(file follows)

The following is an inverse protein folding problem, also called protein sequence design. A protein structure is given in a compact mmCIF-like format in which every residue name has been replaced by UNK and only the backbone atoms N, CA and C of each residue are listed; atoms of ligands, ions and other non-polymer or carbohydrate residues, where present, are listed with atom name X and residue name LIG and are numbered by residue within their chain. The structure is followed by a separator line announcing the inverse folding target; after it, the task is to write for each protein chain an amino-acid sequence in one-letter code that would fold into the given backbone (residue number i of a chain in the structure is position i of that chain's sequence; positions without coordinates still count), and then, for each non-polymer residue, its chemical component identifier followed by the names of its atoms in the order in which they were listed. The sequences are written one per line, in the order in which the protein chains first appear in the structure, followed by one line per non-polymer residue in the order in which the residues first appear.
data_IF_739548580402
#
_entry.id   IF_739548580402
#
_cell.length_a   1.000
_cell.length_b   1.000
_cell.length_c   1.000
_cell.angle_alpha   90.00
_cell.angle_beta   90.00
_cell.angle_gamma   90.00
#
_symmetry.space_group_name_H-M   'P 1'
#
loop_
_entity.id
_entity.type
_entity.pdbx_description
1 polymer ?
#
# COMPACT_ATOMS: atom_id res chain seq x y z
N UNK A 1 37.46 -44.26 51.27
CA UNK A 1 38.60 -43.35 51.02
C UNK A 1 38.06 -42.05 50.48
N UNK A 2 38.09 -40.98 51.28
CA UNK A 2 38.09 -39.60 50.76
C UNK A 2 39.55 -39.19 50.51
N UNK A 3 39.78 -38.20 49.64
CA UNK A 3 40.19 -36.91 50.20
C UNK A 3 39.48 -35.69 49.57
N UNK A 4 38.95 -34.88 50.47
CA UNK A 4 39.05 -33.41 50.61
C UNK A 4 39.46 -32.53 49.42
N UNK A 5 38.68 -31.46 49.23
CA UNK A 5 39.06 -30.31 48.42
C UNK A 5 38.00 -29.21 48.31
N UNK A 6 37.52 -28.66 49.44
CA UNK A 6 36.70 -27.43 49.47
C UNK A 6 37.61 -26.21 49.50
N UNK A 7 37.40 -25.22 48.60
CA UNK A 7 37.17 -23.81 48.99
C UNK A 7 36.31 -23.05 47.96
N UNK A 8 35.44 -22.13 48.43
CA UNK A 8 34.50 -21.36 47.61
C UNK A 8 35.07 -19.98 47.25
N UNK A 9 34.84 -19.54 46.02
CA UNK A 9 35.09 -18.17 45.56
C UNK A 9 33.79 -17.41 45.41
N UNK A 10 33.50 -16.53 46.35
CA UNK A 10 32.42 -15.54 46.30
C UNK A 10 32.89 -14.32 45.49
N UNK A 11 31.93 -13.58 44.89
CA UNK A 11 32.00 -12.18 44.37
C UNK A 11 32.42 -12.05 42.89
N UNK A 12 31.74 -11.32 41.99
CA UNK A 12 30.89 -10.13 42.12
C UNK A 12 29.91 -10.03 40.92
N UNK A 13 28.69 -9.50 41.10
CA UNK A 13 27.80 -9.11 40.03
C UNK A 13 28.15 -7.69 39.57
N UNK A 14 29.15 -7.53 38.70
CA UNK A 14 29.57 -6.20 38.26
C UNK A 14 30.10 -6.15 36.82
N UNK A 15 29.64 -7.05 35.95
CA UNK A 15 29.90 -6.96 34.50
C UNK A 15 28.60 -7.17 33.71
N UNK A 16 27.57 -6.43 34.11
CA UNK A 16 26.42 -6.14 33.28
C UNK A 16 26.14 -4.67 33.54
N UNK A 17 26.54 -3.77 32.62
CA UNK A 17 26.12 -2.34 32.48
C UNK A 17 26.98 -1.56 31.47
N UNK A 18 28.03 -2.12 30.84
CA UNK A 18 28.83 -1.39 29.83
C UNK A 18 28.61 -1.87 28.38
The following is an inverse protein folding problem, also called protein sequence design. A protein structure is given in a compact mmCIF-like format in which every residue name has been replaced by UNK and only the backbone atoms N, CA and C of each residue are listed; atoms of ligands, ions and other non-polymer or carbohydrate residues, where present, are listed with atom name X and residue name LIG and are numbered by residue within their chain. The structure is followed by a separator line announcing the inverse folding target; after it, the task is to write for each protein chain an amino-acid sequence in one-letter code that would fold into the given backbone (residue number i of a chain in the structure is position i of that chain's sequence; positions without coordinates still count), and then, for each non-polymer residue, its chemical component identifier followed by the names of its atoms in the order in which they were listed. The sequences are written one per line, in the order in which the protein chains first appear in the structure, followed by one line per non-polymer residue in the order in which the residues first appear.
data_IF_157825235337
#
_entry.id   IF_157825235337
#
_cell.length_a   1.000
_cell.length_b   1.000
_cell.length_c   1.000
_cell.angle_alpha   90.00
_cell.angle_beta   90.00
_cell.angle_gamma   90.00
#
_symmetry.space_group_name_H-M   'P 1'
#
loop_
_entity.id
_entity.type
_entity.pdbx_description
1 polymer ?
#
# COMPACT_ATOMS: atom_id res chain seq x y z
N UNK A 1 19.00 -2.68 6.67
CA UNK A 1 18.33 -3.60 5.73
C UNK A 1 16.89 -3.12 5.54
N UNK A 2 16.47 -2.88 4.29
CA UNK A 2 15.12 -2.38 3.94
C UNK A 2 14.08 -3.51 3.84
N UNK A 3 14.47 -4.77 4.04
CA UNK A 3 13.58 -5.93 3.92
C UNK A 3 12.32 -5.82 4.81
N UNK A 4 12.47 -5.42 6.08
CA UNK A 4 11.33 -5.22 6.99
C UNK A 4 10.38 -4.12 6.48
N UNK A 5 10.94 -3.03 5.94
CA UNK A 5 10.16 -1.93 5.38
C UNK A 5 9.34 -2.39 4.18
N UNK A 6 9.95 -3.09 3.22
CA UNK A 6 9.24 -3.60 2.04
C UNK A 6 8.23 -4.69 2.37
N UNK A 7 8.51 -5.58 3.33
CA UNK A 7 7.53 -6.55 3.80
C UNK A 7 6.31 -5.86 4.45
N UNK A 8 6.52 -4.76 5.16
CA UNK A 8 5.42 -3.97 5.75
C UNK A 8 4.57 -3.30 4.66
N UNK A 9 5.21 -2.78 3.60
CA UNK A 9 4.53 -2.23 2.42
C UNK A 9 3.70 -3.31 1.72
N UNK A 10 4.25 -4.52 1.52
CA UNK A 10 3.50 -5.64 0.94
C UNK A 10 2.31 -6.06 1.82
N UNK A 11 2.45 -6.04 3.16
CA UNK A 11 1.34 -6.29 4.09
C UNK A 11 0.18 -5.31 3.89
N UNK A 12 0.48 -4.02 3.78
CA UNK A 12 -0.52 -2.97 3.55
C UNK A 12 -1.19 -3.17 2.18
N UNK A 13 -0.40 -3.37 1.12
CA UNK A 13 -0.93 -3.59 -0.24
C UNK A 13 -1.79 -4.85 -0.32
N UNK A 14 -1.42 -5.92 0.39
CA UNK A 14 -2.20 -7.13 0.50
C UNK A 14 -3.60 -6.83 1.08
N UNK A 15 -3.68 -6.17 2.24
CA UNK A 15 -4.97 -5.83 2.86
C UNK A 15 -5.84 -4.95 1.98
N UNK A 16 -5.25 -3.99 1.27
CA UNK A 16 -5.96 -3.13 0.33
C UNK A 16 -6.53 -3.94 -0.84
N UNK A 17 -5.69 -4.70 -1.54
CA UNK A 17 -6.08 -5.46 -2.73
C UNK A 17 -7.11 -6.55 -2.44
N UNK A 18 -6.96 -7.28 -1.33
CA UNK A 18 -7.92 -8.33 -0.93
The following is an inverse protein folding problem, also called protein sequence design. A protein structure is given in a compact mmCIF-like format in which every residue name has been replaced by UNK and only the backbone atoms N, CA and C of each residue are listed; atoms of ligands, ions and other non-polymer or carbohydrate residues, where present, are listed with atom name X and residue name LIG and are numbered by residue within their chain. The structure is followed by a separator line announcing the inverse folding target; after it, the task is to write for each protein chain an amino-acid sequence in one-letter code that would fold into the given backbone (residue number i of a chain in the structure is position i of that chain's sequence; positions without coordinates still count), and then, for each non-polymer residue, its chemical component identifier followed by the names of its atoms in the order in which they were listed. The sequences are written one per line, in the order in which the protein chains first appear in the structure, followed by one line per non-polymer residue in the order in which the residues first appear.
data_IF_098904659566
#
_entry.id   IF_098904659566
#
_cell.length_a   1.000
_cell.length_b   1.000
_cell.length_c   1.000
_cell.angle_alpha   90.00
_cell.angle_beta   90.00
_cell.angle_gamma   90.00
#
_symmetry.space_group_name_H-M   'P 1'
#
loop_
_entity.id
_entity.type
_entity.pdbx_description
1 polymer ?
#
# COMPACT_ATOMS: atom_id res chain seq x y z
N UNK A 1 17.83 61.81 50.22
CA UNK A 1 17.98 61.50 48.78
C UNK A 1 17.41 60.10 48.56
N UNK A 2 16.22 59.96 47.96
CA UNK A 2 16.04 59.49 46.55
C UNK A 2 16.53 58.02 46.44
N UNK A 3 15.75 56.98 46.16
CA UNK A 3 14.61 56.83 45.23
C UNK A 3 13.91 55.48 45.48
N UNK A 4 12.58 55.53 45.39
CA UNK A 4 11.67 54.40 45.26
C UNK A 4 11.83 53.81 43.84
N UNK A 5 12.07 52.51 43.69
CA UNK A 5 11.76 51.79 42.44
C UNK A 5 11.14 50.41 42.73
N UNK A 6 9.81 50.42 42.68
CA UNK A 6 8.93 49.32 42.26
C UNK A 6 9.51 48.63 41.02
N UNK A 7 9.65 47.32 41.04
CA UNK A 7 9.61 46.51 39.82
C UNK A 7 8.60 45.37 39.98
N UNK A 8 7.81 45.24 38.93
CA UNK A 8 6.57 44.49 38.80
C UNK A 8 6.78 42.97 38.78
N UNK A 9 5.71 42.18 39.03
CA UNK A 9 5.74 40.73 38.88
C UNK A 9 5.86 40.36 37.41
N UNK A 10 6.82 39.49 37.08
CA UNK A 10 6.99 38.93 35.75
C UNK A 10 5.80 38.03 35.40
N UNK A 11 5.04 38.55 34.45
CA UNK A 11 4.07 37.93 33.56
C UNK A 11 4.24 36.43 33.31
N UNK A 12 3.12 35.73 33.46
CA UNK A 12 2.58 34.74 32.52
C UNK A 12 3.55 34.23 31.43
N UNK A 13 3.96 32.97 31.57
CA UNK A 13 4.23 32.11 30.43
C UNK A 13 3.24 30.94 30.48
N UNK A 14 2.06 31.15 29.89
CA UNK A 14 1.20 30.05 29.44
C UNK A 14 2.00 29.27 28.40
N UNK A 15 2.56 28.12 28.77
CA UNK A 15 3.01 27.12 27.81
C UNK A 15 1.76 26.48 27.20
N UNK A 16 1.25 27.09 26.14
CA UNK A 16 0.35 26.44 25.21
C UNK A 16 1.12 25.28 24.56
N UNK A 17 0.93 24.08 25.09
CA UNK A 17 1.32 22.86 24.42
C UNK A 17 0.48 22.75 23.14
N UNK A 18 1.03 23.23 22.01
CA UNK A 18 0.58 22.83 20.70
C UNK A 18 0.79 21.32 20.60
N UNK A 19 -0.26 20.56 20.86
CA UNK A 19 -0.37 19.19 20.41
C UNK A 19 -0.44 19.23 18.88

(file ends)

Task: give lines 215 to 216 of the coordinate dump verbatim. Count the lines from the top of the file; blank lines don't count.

C UNK A 15 1.76 26.48 27.20
N UNK A 16 1.25 27.09 26.14